Cns

In patients with CNS depression, early intubation is advised because of the potential for abrupt deterioration. Seizures should be controlled with benzodiazepines, or if these are ineffective, other anticonvulsants (e.g., phenobarbital, phenytoin). Physostigmine is not recommended except to treat life threatening symptoms that have been unresponsive to other therapies, and then only in consultation with a poison control center.

Psychiatric Follow-Up

Since overdosage is often deliberate, patients may attempt suicide by other means during the recovery phase. Psychiatric referral may be appropriate.

Pediatric Management

The principles of management of child and adult overdosages are similar. It is strongly recommended that the physician contact the local poison control center for specific pediatric treatment.

Dosage And Administration

For most patients with illness of mild to moderate severity, a starting daily dose of 75 mg is recommended. Dosage may subsequently be increased or decreased at appropriate intervals and according to individual response. The usual optimum dose range is 75 mg/day to 150 mg/day.In more severely ill patients higher doses may be required with subsequent gradual increase to 300 mg/day if necessary. Additional therapeutic effect is rarely to be obtained by exceeding a dose of 300 mg/day.In patients with very mild symptomatology or emotional symptoms accompanying organic disease, lower doses may suffice. Some of these patients have been controlled on doses as low as 25 to 50 mg/day.The total daily dosage of doxepin (as the hydrochloride) may be given on a divided or once a day dosage schedule. If the once a day schedule is employed, the maximum recommended dose is 150 mg/day. This dose may be given at bedtime. The 150 mg capsule strength is intended for maintenance therapy only and is not recommended for initiation of treatment.Antianxiety effect is apparent before the antidepressant effect. Optimal antidepressant effect may not be evident for 2 to 3 weeks.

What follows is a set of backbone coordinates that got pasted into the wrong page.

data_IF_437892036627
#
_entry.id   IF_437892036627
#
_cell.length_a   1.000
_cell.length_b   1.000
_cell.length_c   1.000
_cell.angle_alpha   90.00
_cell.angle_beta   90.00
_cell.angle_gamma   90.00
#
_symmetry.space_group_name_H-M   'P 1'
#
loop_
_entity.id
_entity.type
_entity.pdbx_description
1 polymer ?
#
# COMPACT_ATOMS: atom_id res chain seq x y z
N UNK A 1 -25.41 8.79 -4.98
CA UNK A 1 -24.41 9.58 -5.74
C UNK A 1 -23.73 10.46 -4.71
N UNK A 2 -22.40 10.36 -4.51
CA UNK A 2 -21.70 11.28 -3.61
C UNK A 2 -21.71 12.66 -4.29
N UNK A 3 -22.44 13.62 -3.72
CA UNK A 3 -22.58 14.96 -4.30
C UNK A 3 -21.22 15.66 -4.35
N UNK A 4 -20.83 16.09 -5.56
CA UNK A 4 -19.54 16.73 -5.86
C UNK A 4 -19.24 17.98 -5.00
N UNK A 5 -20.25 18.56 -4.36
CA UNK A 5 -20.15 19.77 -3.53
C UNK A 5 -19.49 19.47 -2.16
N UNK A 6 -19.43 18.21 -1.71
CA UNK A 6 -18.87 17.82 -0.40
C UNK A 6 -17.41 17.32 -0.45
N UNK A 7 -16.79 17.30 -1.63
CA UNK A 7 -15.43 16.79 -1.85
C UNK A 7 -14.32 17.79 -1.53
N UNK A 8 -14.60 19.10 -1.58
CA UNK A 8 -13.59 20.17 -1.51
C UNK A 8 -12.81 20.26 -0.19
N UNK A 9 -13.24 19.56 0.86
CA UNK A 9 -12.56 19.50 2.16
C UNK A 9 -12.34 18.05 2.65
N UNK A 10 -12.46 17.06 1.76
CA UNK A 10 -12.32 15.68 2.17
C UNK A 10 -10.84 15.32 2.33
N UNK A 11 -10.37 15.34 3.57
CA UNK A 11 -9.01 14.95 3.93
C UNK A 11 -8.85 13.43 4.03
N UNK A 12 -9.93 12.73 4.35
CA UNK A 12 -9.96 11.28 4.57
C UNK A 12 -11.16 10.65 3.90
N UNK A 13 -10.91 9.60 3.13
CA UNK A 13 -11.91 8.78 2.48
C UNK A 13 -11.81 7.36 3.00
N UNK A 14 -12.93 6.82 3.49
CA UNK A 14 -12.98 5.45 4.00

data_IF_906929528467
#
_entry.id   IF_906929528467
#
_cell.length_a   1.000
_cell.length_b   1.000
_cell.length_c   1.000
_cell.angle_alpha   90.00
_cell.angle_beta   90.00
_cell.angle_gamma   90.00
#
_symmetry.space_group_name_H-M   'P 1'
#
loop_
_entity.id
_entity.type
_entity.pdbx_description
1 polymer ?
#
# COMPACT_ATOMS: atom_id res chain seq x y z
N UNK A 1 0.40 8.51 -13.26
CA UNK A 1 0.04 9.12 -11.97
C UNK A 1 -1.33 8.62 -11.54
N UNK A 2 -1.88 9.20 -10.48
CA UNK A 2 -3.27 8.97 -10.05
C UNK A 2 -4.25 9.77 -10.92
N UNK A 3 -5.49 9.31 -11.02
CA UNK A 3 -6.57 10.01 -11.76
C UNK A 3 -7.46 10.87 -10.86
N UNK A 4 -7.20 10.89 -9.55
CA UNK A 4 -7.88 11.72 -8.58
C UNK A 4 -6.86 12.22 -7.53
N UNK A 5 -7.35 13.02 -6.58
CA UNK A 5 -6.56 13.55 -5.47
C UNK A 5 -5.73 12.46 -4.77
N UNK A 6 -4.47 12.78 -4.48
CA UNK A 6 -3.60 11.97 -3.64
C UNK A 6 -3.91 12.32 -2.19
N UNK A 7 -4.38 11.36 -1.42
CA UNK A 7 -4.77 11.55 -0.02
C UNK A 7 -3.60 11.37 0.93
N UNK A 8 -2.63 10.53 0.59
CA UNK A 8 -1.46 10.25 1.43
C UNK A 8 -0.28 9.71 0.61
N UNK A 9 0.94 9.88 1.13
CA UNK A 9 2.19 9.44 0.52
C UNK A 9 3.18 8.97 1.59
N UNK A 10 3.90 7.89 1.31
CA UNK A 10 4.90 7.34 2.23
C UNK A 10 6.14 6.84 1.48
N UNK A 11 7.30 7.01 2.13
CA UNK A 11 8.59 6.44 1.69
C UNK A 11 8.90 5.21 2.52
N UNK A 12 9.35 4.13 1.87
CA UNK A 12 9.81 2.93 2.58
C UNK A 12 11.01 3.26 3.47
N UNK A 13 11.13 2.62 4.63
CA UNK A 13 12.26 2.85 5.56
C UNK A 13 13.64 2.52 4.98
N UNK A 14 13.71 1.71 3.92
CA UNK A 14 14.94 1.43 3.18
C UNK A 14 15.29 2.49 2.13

How Supplied

Doxepin Hydrochloride Capsules, USP are available containing doxepin hydrochloride, USP equivalent to 10 mg, 25 mg, 50 mg, 75 mg or 100 mg of doxepin.The 10 mg capsule is a hard-shell, gelatin capsule with a buff opaque cap and buff opaque body axially printed with MYLAN over 1049 in black ink on both the cap and the body. They are available as follows:NDC 60429-966-01bottles of 100 capsulesNDC 60429-966-10bottles of 1000 capsulesThe 25 mg capsule is a hard-shell, gelatin capsule with an ivory opaque cap and white opaque body axially printed with MYLAN over 3125 in black ink on both the cap and the body. They are available as follows:NDC 60429-967-01bottles of 100 capsulesNDC 64029-967-10bottles of 1000 capsulesThe 50 mg capsule is a hard-shell, gelatin capsule with an ivory opaque cap and ivory opaque body axially printed with MYLAN over 4250 in black ink on both the cap and the body. They are available as follows:NDC 60429-968-01bottles of 100 capsulesNDC 60429-968-10bottles of 1000 capsulesThe 75 mg capsule is a hard-shell, gelatin capsule with a brite lite green opaque cap and brite lite green opaque body axially printed with MYLAN over 5375 in black ink on both the cap and the body. They are available as follows:NDC 60429-969-01bottles of 100 capsulesNDC 60429-969-10bottles of 1000 capsulesThe 100 mg capsule is a hard-shell, gelatin capsule with a brite lite green opaque cap and white opaque body axially printed with MYLAN over 6410 in black ink on both the cap and the body. They are available as follows:NDC 60429-970-01bottles of 100 capsulesNDC 60429-970-10bottles of 1000 capsules Store at 20° to 25°C (68° to 77°F). [See USP Controlled Room Temperature.]Protect from light.Dispense in a tight, light-resistant container as defined in the USP using a child-resistant closure.PHARMACIST: Dispense a Medication Guide with each prescription.